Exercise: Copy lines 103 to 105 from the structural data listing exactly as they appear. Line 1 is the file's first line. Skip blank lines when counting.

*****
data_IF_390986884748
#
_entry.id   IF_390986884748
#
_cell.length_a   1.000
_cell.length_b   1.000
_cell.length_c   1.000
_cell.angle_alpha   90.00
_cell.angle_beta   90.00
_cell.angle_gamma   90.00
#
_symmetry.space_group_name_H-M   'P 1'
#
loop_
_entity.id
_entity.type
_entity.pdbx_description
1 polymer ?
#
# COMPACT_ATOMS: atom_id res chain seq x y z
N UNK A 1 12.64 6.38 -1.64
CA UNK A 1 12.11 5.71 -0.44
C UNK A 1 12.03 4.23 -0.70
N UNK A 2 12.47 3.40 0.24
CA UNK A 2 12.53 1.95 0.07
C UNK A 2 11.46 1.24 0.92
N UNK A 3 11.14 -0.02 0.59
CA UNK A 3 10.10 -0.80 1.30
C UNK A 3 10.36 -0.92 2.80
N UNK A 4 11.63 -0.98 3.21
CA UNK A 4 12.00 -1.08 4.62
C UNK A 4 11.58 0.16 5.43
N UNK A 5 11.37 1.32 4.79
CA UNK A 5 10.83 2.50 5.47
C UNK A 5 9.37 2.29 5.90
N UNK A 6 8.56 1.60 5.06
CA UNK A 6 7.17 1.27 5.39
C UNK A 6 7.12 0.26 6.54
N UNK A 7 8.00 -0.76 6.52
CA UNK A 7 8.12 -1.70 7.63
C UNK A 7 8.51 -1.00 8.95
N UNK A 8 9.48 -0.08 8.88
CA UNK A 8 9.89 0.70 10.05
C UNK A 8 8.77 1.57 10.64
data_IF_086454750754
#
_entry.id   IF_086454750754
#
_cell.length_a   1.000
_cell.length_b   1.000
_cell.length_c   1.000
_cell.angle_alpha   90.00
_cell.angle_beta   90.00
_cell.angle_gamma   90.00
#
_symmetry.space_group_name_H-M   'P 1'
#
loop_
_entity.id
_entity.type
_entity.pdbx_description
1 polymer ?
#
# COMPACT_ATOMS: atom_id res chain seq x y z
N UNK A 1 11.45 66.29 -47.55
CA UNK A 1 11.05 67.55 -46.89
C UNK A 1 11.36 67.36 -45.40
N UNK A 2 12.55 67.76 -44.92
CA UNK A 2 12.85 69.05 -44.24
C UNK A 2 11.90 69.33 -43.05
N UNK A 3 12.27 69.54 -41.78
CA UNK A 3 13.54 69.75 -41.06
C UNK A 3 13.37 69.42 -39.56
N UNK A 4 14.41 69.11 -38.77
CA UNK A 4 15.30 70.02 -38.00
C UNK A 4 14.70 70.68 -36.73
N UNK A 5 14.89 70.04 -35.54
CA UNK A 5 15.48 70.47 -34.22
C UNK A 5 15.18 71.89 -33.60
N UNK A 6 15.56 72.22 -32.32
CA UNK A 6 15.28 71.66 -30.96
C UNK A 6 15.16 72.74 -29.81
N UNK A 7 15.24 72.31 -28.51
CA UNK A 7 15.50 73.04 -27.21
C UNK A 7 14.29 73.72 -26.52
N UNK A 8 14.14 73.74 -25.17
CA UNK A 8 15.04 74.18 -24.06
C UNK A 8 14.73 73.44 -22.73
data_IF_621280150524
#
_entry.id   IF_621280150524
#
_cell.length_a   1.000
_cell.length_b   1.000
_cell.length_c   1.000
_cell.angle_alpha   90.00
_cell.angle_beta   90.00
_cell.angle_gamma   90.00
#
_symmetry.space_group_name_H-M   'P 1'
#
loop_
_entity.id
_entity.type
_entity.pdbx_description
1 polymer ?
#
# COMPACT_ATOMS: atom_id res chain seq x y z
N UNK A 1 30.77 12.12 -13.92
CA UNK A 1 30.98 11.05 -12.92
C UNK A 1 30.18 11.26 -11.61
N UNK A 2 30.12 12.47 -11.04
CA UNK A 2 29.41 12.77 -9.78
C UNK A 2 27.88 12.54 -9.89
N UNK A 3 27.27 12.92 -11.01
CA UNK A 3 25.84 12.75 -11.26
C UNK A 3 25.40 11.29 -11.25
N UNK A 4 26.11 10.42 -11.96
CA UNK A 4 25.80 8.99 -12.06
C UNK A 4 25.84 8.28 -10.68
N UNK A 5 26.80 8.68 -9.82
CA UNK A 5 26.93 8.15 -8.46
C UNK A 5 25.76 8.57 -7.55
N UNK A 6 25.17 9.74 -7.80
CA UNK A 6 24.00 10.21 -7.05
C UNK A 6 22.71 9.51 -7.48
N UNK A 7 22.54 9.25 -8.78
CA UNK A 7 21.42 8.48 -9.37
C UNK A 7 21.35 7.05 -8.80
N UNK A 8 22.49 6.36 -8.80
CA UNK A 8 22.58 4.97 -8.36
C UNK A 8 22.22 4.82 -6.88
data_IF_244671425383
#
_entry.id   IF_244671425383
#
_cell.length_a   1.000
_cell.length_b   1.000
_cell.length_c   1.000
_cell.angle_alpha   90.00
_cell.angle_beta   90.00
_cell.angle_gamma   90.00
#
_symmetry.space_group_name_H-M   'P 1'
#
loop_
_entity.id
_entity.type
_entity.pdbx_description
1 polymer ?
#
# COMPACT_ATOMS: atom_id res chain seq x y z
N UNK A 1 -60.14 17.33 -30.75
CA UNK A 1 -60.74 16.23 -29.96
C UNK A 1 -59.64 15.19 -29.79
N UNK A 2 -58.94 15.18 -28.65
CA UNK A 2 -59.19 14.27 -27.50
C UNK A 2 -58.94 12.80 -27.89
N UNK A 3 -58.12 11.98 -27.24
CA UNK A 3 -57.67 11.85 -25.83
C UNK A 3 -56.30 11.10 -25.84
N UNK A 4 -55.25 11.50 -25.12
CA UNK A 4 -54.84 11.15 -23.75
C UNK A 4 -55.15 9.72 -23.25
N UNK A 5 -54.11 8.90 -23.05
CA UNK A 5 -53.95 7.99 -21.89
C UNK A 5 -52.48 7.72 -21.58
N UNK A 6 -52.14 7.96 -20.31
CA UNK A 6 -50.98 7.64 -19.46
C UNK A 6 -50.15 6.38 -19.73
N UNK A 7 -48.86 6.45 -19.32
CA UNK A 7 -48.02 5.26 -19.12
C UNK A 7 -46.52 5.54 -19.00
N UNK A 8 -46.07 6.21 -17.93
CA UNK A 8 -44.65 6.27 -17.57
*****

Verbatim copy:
_entity.id
_entity.type
_entity.pdbx_description